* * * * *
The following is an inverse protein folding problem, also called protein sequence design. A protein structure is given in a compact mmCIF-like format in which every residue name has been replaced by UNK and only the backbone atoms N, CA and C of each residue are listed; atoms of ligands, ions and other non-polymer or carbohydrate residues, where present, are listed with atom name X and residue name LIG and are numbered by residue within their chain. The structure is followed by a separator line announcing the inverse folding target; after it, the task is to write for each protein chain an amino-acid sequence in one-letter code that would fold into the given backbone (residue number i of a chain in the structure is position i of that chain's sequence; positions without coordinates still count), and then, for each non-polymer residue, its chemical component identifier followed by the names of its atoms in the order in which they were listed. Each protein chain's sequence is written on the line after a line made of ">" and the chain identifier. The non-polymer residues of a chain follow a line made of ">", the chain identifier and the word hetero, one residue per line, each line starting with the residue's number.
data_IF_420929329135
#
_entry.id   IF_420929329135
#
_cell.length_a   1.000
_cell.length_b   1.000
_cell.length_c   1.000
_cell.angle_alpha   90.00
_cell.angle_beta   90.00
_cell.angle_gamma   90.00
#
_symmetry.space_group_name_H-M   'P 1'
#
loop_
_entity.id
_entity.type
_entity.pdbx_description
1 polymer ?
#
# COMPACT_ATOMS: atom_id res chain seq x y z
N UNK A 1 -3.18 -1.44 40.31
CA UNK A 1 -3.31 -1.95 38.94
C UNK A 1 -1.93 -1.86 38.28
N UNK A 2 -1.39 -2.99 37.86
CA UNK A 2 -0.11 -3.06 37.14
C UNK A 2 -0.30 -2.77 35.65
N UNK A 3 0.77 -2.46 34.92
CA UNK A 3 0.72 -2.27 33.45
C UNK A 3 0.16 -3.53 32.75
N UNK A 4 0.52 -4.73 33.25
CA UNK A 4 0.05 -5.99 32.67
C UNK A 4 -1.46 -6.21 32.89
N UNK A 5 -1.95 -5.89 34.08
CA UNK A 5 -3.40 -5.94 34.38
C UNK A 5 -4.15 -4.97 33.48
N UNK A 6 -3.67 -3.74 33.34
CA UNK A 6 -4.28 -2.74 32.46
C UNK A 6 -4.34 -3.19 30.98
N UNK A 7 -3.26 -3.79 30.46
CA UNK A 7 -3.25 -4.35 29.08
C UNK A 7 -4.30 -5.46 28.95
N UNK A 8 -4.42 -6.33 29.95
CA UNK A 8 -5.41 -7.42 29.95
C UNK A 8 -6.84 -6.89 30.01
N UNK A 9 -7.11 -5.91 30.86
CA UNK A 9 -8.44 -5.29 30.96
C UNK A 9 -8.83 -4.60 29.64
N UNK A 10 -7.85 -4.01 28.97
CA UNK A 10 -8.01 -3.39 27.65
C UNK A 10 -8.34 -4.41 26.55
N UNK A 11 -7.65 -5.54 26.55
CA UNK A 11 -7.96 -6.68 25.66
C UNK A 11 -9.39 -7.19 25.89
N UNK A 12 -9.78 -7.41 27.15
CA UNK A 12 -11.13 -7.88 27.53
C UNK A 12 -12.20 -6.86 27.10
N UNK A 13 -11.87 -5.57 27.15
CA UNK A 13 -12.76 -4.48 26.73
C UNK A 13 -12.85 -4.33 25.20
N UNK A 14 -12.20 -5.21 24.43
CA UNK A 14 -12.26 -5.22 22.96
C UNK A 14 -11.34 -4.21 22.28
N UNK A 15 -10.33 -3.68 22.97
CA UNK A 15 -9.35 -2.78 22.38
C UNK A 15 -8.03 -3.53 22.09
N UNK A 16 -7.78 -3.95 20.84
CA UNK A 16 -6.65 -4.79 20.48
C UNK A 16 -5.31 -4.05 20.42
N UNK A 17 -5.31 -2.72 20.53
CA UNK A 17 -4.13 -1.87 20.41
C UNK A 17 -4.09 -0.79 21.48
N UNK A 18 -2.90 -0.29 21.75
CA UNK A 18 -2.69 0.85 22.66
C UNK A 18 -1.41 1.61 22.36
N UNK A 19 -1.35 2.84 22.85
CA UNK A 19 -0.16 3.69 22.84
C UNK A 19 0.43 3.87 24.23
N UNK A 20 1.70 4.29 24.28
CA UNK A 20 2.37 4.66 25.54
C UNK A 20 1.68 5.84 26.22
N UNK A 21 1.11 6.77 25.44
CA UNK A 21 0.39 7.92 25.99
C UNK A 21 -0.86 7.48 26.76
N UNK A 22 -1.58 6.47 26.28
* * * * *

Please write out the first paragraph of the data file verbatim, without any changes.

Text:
The following is an inverse protein folding problem, also called protein sequence design. A protein structure is given in a compact mmCIF-like format in which every residue name has been replaced by UNK and only the backbone atoms N, CA and C of each residue are listed; atoms of ligands, ions and other non-polymer or carbohydrate residues, where present, are listed with atom name X and residue name LIG and are numbered by residue within their chain. The structure is followed by a separator line announcing the inverse folding target; after it, the task is to write for each protein chain an amino-acid sequence in one-letter code that would fold into the given backbone (residue number i of a chain in the structure is position i of that chain's sequence; positions without coordinates still count), and then, for each non-polymer residue, its chemical component identifier followed by the names of its atoms in the order in which they were listed. Each protein chain's sequence is written on the line after a line made of ">" and the chain identifier. The non-polymer residues of a chain follow a line made of ">", the chain identifier and the word hetero, one residue per line, each line starting with the residue's number.